Having credit card debt does not necessarily preclude you from getting a mortgage. However, the level of your existing debt is one of a number of factors that will be considered by lenders.
One of the indicators used by lenders is the back-end ratio that compares your total debt payments, including your prospective mortgage payment, to your income. Most lenders do not want this ratio to exceed 36 per cent. For example, if your monthly income is £1,950 and your monthly credit card payment is £117, your mortgage payment would have to be less than £585.
The severity of effect that your credit card debt will have on your mortgage application will be influenced by how you have managed it. Your credit report, pulled by almost every lender who would issue a mortgage, will show whether you have always paid your bills on time or been consistently delinquent.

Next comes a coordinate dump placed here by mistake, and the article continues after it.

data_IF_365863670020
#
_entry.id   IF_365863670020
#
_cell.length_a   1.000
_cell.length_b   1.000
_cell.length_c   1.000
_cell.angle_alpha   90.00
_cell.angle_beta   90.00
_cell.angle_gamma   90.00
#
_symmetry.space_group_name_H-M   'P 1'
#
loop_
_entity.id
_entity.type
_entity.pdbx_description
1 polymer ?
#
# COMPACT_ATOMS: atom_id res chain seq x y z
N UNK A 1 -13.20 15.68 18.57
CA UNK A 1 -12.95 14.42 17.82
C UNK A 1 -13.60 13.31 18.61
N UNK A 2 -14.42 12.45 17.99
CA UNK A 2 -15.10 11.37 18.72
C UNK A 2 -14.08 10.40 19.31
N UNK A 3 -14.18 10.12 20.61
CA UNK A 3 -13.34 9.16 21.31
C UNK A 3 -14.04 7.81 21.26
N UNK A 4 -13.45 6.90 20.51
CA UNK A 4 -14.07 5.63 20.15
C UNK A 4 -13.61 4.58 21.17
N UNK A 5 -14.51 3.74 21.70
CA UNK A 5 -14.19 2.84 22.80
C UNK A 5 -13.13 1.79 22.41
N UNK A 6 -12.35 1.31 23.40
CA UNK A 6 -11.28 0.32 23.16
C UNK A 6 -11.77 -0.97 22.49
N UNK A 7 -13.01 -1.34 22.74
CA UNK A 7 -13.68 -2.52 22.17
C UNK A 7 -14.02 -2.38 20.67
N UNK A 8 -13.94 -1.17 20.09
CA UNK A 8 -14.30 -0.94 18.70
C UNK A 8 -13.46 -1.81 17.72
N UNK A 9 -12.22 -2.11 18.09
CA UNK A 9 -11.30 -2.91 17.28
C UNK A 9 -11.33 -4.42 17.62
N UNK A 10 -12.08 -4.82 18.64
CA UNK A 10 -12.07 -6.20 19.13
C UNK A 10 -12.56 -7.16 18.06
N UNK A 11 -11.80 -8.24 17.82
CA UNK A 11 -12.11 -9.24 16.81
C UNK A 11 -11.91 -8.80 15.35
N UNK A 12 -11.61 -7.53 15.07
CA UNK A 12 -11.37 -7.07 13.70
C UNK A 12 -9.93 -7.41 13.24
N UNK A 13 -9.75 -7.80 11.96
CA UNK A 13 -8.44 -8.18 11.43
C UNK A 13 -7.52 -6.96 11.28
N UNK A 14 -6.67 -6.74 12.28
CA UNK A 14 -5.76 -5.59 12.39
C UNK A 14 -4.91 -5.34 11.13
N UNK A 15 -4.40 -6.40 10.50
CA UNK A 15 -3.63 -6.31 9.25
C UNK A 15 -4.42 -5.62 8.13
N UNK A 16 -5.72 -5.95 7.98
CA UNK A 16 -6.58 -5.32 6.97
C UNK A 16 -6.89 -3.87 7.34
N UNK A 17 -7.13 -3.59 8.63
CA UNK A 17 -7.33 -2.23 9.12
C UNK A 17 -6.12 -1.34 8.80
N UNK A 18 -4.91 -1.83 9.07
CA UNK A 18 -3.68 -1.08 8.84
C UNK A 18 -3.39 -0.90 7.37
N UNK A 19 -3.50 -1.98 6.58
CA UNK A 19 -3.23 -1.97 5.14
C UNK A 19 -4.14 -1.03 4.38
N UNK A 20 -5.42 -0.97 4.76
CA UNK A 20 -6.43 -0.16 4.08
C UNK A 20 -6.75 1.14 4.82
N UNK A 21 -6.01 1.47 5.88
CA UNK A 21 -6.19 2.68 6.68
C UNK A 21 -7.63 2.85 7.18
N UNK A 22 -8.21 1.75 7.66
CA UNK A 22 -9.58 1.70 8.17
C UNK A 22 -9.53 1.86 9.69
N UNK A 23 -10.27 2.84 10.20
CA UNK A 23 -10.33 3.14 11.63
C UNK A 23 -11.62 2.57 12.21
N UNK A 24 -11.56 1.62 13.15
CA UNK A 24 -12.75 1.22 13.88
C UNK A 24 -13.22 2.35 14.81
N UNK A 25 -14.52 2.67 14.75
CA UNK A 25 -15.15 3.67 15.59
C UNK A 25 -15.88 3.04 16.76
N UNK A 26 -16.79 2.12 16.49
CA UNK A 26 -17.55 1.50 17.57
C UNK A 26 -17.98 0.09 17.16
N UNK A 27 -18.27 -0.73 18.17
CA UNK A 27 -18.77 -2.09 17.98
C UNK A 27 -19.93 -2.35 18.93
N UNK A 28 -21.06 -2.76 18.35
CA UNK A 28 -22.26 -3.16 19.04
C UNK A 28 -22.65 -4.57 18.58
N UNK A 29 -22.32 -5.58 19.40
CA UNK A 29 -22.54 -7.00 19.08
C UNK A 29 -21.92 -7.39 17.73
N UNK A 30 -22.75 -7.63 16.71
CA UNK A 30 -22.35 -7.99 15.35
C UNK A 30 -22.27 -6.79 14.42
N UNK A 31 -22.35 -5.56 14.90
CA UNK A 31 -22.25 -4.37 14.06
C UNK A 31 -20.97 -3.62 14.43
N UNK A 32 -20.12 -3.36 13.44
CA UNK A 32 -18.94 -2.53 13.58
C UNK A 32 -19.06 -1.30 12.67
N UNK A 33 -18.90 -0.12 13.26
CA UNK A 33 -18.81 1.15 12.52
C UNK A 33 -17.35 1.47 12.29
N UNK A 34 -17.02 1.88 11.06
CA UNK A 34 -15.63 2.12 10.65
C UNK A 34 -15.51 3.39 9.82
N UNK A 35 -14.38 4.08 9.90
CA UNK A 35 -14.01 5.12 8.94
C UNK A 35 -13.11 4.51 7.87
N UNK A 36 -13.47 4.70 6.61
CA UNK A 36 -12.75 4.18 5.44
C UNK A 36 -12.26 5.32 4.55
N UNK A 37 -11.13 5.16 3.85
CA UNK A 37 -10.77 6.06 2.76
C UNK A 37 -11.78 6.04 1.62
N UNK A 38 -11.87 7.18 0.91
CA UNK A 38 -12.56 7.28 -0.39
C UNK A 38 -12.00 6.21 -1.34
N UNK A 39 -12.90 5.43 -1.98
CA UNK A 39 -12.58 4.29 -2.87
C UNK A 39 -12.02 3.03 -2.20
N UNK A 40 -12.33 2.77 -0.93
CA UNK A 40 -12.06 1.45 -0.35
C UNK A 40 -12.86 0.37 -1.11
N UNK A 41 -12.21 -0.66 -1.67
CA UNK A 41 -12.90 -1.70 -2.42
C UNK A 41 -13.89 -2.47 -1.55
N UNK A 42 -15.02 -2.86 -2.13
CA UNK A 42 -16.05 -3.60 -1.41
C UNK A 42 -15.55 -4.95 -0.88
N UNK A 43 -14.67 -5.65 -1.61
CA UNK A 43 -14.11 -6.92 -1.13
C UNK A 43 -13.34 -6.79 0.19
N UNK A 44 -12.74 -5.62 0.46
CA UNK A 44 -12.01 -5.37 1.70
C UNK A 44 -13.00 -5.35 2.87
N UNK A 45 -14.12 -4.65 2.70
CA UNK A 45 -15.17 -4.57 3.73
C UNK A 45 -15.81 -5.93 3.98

Your credit card debt may also lower your credit score. If you are maxing out your credit cards, making late payments or repeatedly applying for new credit cards, your credit score will suffer, making it harder for you to get approved for a mortgage.
A credit score of 760 or higher can get you the best interest rates. However, if your credit card use is dragging down your score, you will pay a higher rate. Depending on the condition of the credit markets, a score of 620 or lower could force you to shop for a subprime mortgage, which will result in much higher rates. If your score is under 520, you will typically have a hard time being approved for a mortgage at all.
Other factors like large cash reserves or a large down payment can make you less of a credit risk, even though you carry substantial credit card debt.